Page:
The story of the "Hear the Heart" Tour.
"Well, I finished. I just played my final show and I'm absolutely beat," I told my girlfriend, at the time, by telephone. I had been performing my music and speaking to people affected by cancer all across the South and Southeast, for a solid month. I was in Fredericksburg, Texas and about to make my way back home to Columbus, Georgia — in one trip – alone.
On the tour I had made my way to Emory University, UAB, The University of Texas MD Anderson Cancer Center, Mary Bird Perkins, Camp Sam, The Hope Lodge and countless other venues to share my story, my music and most importantly, my message — a message to stay focused, stay strong and keep pushing. Nothing too profound, really, nothing bumper sticker worthy, but I thought it to be a good message as I thought it was the only way to think when you are up against something like cancer.
When I was 17, I started playing music around my hometown in Columbus, Georgia. I played in bars until my 30s. Yes, I had fun. Heck, I loved playing music, but this thing I was doing now was so much different. It was called the "Hear the Heart" Tour. I had been sponsored at the time with a little money to pay for the tour and a publicist. No, it wasn't a big production. I mean, most of the time I set up my own gear to perform.
All of the venues varied greatly with my arrival, too. That was always a trip. Some venues I showed up at and there were literally news cameras and newspapers there, while other venues were like, "Wait, you are hear for your heart? What?"
Regardless, I played everywhere I possibly could on this tour. I remember playing in one particular clinic where everyone seemed very sick — or maybe they were just not in the mood for me. Hey, it has happened before. But by the end of the performance, people made their way to my table to thank me for playing, shared some of their own stories and went back to their life of fighting and hoping. It was times like these that let me know I was connecting with people, and that was a good feeling.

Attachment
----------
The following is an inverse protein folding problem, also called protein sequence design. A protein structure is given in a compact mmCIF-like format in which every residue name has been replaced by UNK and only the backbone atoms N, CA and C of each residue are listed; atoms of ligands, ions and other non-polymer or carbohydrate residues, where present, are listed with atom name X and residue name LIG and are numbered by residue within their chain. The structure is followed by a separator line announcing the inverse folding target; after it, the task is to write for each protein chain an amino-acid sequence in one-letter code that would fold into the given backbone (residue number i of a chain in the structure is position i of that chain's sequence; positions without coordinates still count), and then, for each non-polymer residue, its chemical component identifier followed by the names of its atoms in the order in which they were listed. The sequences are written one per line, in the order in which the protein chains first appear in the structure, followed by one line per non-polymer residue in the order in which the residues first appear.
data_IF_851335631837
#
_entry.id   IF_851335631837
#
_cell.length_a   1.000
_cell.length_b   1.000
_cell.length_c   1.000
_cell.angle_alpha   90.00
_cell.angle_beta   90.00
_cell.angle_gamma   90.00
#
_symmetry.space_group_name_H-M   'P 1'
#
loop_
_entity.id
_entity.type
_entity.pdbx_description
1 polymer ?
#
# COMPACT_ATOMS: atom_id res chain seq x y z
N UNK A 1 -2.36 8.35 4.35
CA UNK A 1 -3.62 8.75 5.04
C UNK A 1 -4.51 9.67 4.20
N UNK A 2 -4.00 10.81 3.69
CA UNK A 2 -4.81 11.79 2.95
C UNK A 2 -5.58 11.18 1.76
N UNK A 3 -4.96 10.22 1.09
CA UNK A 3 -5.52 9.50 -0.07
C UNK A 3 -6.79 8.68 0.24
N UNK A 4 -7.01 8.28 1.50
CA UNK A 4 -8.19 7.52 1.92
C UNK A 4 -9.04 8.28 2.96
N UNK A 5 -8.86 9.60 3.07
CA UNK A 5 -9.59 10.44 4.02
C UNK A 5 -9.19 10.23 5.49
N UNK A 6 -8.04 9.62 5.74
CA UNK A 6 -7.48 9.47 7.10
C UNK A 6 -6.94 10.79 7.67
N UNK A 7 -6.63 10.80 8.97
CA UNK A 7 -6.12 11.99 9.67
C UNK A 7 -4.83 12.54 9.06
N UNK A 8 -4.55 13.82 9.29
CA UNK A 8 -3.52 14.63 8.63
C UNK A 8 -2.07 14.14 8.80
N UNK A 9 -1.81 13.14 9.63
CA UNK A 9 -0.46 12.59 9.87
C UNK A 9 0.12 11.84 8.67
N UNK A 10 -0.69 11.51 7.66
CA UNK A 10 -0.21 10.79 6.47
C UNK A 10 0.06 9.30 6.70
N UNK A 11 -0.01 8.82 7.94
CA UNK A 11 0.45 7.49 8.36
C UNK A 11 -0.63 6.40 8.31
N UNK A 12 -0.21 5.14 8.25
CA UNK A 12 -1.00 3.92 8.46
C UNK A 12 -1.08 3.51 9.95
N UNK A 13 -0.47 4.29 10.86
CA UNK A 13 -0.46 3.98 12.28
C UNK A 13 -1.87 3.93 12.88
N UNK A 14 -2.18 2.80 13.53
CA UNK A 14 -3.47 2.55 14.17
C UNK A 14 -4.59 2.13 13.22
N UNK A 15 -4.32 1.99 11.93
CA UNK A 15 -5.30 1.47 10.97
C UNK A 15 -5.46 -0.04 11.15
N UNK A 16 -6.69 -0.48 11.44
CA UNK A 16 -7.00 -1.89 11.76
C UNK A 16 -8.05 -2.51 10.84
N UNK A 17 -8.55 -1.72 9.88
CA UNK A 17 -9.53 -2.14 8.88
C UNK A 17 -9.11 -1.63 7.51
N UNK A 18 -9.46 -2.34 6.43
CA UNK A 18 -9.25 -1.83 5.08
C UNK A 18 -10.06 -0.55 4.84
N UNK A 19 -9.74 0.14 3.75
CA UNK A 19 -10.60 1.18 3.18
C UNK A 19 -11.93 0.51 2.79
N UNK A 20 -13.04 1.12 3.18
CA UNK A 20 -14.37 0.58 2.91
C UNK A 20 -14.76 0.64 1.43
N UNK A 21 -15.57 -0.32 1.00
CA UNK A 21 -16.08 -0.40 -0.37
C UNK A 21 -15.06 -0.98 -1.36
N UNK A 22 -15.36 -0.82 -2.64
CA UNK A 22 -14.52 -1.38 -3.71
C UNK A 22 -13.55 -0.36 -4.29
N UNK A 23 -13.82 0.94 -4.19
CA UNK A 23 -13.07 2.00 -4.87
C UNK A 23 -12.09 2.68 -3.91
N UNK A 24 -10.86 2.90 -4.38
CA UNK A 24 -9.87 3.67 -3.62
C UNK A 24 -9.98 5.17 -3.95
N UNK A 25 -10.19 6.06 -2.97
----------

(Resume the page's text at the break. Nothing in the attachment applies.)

The "Hear the Heart" Tour was something that came unexpectedly. I simply wrote the song, "Hear the Heart," got the idea for the tour (a small one), pitched it to a friend and backer and we just went from there. Once the first press release went out, I was able to book a few radio interviews and gigs. But after a keynote speaking spot, that at first gave my spine goose bumps, the gigs just started coming in.
During the tour, I'll be honest, I didn't make any "real" money. However, being able to play for a whole camp full of childhood survivors, meeting a woman in her 80s who literally beat one of the deadliest forms of cancer and later seeing a stadium full of people hold a candle while I performed my song for survivors was enough of a payment for me. I would eventually go on to write the song, "Where Hope Lives," for one of the biggest cancer organizations in America as well. And all of these experiences weren't something I achieved alone, they were things I did with the help of God and great people.